The morning seemed to drag on forever. I wasn't looking forward to the day. We would have to go through one evening viewing and then the funeral would be in the morning the next day. I was left watching the house and my cousins while my parents and my aunt and uncle went over to grandma's house to sort through her belongings. Apparently, when my grandpap had died, grandma had sat down with her daughters and worked out who would get what when this day inevitably came. She was always thinking ahead like that! There would be no arguing over who got what. Grandma had everything planned and signed by a lawyer to make it official. Not that my mom and aunt wouldn't have taken care of everything anyway. The Cunningham side of my family is particularly nit-picky and detail oriented. That's where I get it from, I guess. Grandma was so prepared for this day that she already had her obituary written, the songs picked out for the funeral service, and everything was paid for years before the stroke.
People stopped by from the church and community to drop off food and such. They all commented how much they loved grandma and how they thought I was so brave to have taken care of her. I didn't get it, really. I hadn't done anything special. Grandma needed somebody to be with her and I was around. There wasn't anything brave about doing what needed to be done.
When it was time to go to the viewing, we had to go early so the family could pay its respects and mourn without an audience. I asked to be excused and avoided having to go into the room where her body was. I did my best to hide while people started showing up. The sound I heard most was not crying, nor of people being upset, like I was. No. I heard laughter and cheer. I became more and more offended and hurt by the sounds. Didn't they know that a proud and wonderful woman had left us? Why should they be happy? Why should there be laughter at a time like this? Why wasn't anybody as upset and hurt as I was?
My dad found me hiding on a staircase as far away from everybody as I could get in that place. He walked up the stairs and sat down beside me. For a while, we just sat there. The noise of cheerful mourners followed us.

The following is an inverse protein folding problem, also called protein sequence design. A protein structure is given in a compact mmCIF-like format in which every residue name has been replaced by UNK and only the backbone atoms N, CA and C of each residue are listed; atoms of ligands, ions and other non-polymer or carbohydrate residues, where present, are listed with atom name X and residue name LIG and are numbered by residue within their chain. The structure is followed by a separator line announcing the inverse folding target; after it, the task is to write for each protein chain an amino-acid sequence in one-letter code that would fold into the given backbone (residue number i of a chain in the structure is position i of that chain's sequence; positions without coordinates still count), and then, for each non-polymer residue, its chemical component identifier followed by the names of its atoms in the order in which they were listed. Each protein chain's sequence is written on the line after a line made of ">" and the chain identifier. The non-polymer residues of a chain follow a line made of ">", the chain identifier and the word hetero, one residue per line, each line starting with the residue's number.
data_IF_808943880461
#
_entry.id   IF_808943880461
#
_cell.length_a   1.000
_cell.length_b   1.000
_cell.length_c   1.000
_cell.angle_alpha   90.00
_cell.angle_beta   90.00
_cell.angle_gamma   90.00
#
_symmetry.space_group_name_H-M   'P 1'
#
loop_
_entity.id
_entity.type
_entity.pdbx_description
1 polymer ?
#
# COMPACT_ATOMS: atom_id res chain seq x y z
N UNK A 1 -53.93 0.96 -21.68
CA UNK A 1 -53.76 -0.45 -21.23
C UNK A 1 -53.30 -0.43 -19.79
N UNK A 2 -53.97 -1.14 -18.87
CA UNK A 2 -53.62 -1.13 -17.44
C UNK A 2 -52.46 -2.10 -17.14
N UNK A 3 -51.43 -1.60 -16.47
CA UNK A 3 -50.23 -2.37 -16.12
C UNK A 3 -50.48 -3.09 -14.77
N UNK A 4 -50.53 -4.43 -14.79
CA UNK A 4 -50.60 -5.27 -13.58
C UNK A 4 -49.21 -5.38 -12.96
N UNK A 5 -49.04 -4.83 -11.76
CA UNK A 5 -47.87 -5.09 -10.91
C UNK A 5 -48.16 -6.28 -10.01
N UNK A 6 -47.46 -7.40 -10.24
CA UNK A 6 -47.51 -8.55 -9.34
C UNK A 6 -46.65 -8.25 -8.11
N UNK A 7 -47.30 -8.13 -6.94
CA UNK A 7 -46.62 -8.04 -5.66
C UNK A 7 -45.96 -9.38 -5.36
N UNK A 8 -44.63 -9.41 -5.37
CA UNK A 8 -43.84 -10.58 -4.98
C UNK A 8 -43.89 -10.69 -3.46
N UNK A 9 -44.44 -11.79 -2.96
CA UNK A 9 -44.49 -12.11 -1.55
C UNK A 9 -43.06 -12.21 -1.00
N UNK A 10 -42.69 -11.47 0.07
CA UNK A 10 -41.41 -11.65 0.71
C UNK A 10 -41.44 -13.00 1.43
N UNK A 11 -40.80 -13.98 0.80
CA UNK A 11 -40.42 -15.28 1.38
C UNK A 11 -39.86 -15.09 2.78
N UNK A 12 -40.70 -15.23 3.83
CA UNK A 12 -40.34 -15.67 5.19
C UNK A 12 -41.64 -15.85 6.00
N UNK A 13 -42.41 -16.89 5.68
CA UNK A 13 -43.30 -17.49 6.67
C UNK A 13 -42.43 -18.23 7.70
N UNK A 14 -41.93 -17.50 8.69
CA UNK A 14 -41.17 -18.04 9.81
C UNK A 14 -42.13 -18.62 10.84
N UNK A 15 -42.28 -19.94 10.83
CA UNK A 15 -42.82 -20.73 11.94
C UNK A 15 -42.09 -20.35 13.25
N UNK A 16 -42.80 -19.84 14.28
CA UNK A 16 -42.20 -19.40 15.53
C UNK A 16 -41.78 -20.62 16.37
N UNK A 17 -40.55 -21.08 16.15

"You just going to hide all evening, boy?" dad asked.
"I guess," I replied.
"Your friends are here."
"I don't want to see anybody, dad. I just want to be left alone. Why can't everybody just understand that?"
"I understand, boy," dad said.
"Then why are you here?" I snapped. "Go laugh and be happy like everybody else. Just leave me alone."
"It's alright to be upset, son. I know how much you loved your grandmother. And she loved you too. She wouldn't want to see you so angry and hurt and all alone at a time like this."
"What makes you think I'm upset?" I asked. "I'm not. I haven't even cried. Not even once. Isn't that stupid? Grandma died and I haven't even cried. And now people are laughing and cheerful. Mom and Aunt Patty were ready to go to war before yesterday. Now they're all chummy and pretending that they love each other so much. I don't want to deal with any of them. Everybody's a bunch of stupid hypocrites. Nobody even... Oh, forget it!"
"People deal with death in different ways. Nobody expects you to be bawling and wailing and ripping your clothes. But if you were no one would think any less of you. They're your feelings, boy. Just because everybody thinks that you should feel a certain way doesn't mean you should. Nothing's had time to sink in yet and it's been crazy."
"How should I feel?" I asked. "Seems like nobody else even cares but me."
"They care, son. They really do. But everyone knew that this was coming. They're not happy she's gone, but they're happy that she's not suffering anymore. They're happy that she's with your grandfather again. That's why everybody's not crying and upset. More people than you loved your grandma."
"Dad, I can't go in there with all those people," I admitted. "Can I just hang out here and wait until everybody's gone, and then go see her alone?"
"Of course," dad replied. He walked down the stairs and paused. He turned and looked back up at me. "You asked me how should you feel. You should feel whatever it is that's in your heart, boy. Don't ever let anyone, not even your old man, ever tell you how you're supposed to feel. You have a good heart, Billy. I know you're going to make me proud, whatever it is your heart leads you to do. And even if it seems like the whole world is against you, I'm always going to love you because you're my boy."
"Sure..." I replied. "Whatever."